Some pragmatic aspects of historical minute-making. The distinctiveness of the Quaker approach


Abstract – This paper presents findings from a pragmatic investigation into the historical practice of administrative minute-writing as a text-type developed by the Religious Society of Friends (Quakers) over three centuries. Why and how have Quakers developed (and still rely on) their unusual decision-recording practice, based as it is on its theological underpinning? Quantitative and qualitative findings are compared with datasets from the historical minute books of some non-Quaker historical institutions. It is evident from this investigation how present-day Quaker minute-writing methods still evince the linguistic usages first developed in the late seventeenth century, notably commissive and directive speech acts, tense usage, and realized with many rich but formulaic expressions. This contrasts with a restricted, narrative discourse favored by the more conventional style found in contemporary organizations of past eras.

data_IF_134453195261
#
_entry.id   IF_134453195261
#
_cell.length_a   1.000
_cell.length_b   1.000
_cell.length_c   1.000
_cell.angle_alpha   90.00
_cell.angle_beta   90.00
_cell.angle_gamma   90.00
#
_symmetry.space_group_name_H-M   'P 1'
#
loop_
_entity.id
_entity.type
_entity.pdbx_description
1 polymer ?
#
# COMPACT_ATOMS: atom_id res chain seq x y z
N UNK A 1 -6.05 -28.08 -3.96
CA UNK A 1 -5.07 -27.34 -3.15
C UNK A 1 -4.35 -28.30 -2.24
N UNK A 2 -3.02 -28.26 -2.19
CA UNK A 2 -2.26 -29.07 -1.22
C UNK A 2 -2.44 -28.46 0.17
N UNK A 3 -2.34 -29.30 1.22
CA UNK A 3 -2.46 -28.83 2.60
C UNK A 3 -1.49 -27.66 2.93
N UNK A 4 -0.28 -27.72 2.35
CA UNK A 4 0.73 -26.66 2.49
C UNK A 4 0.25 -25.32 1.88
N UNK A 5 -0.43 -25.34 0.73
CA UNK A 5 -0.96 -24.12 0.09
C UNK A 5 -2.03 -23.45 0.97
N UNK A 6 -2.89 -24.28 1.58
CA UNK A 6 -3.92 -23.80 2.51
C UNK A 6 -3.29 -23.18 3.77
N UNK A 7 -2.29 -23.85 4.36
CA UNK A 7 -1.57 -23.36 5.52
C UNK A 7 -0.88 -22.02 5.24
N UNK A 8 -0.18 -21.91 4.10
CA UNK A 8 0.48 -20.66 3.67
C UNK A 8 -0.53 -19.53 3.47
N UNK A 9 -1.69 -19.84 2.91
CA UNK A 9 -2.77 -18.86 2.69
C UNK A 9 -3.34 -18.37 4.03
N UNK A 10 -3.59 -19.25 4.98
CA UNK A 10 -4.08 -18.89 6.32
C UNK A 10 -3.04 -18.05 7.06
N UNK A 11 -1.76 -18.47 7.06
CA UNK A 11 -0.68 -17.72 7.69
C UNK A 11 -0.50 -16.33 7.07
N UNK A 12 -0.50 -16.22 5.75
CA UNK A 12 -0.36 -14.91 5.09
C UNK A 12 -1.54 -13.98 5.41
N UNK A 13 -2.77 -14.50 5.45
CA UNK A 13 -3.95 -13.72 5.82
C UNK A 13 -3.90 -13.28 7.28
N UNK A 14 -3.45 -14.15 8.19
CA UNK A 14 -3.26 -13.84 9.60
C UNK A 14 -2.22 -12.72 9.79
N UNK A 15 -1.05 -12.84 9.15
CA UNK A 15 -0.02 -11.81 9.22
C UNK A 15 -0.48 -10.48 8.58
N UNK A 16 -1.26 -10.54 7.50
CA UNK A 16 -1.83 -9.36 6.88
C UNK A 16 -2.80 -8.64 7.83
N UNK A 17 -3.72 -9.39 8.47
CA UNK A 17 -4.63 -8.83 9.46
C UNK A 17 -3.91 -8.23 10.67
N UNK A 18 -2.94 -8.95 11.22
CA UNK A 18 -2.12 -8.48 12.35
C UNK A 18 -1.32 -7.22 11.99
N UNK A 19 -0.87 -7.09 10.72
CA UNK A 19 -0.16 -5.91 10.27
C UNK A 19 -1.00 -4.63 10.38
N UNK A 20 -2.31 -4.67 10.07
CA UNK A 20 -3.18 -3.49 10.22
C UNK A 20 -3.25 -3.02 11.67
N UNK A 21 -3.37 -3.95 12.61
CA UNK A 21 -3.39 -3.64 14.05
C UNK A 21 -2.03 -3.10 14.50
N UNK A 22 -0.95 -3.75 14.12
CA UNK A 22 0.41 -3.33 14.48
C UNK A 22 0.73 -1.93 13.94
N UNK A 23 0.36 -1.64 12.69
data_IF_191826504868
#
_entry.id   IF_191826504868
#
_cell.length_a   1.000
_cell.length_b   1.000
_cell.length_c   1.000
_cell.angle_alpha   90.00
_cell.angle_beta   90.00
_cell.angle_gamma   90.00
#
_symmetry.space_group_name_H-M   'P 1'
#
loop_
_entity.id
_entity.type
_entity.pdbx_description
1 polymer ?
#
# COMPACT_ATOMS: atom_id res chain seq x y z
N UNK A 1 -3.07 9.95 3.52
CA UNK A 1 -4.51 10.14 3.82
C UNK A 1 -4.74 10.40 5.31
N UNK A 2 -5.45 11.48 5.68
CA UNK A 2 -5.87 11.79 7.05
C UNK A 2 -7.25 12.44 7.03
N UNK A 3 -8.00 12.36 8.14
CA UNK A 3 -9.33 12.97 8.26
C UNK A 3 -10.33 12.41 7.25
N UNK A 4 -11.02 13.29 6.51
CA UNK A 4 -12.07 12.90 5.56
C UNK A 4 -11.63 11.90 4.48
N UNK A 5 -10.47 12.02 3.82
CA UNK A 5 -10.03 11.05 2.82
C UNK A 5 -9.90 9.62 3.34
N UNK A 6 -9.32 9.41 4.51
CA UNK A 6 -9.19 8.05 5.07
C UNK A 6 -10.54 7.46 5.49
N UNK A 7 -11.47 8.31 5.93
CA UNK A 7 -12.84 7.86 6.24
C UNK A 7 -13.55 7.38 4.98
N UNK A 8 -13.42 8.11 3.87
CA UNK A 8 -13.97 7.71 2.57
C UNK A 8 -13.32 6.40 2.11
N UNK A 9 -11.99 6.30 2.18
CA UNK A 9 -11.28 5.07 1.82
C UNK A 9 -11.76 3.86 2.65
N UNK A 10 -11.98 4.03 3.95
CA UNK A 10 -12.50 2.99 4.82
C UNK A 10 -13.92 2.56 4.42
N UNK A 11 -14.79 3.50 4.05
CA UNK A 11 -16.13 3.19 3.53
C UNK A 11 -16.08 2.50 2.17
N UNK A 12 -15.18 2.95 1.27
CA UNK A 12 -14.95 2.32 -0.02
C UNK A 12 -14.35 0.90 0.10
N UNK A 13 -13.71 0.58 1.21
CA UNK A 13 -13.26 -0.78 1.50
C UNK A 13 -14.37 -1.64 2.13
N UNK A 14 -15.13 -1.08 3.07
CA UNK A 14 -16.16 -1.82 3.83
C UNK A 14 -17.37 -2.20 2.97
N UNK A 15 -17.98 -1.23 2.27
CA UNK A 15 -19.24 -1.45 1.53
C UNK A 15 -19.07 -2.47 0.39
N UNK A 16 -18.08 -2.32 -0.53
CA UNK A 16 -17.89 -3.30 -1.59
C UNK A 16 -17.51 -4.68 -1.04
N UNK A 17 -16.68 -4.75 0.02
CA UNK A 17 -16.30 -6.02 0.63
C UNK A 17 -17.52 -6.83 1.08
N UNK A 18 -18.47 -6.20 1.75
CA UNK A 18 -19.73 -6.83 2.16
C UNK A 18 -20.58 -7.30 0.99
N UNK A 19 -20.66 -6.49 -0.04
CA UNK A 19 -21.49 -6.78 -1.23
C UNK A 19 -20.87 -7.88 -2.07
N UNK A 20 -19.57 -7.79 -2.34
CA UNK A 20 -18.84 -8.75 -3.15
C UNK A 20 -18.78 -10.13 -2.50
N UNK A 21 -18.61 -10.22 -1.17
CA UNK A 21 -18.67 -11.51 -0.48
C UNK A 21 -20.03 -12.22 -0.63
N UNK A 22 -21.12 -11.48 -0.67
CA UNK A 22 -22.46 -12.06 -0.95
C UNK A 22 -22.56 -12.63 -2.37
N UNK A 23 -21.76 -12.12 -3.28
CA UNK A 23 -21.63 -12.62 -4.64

DOI Code: 10.1285/i22390359v31p67

Keywords: minute-writing; Quaker; corpus-based; speech acts; orality


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